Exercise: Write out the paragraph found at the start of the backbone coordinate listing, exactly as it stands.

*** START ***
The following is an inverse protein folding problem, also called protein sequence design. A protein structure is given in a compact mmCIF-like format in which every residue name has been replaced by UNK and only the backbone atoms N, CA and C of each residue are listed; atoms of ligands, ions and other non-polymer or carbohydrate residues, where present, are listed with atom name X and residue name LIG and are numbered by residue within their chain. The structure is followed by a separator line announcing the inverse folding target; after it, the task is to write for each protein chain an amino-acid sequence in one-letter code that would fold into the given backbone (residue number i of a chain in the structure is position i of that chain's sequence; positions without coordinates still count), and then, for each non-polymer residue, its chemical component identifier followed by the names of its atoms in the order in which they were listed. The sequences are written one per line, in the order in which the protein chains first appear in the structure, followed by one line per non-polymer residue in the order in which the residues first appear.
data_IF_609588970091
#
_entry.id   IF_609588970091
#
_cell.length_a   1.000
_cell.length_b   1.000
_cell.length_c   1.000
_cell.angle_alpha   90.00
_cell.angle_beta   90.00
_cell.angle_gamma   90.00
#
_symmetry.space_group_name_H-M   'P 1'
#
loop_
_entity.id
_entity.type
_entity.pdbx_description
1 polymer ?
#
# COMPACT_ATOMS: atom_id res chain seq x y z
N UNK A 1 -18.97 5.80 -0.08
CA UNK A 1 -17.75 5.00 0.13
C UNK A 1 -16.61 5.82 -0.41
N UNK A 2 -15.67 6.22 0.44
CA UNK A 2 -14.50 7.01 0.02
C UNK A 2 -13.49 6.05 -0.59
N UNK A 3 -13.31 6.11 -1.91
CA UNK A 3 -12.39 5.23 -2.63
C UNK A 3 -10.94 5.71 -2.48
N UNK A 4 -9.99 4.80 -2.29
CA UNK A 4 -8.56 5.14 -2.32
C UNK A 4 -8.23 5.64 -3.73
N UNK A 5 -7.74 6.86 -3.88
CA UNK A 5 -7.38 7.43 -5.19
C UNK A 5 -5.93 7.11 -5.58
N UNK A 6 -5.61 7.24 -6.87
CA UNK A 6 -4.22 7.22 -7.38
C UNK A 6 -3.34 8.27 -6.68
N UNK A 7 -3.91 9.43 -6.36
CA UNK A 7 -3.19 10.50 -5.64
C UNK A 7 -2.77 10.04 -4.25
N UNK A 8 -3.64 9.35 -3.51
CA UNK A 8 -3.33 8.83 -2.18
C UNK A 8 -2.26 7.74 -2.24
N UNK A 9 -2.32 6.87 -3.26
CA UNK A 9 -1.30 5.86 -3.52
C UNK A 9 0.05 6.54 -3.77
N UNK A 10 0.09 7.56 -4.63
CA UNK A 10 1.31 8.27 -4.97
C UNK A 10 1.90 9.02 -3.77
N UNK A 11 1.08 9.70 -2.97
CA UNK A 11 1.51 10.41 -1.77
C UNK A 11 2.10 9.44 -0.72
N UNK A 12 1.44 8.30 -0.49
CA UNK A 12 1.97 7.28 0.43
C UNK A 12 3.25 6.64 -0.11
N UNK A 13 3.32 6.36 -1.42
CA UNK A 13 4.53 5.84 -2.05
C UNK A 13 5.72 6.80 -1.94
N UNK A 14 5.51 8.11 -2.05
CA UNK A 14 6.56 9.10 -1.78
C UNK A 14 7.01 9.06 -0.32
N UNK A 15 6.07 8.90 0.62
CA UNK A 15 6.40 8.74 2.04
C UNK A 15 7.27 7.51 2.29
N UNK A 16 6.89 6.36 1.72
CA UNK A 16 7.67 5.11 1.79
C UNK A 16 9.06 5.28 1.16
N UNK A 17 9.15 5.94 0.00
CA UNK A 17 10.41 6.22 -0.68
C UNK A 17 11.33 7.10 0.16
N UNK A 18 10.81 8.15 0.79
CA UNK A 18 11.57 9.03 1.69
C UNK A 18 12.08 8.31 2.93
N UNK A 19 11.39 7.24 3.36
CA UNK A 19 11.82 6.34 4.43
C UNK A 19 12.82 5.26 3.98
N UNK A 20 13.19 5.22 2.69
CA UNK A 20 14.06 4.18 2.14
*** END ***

The following is an inverse protein folding problem, also called protein sequence design. A protein structure is given in a compact mmCIF-like format in which every residue name has been replaced by UNK and only the backbone atoms N, CA and C of each residue are listed; atoms of ligands, ions and other non-polymer or carbohydrate residues, where present, are listed with atom name X and residue name LIG and are numbered by residue within their chain. The structure is followed by a separator line announcing the inverse folding target; after it, the task is to write for each protein chain an amino-acid sequence in one-letter code that would fold into the given backbone (residue number i of a chain in the structure is position i of that chain's sequence; positions without coordinates still count), and then, for each non-polymer residue, its chemical component identifier followed by the names of its atoms in the order in which they were listed. The sequences are written one per line, in the order in which the protein chains first appear in the structure, followed by one line per non-polymer residue in the order in which the residues first appear.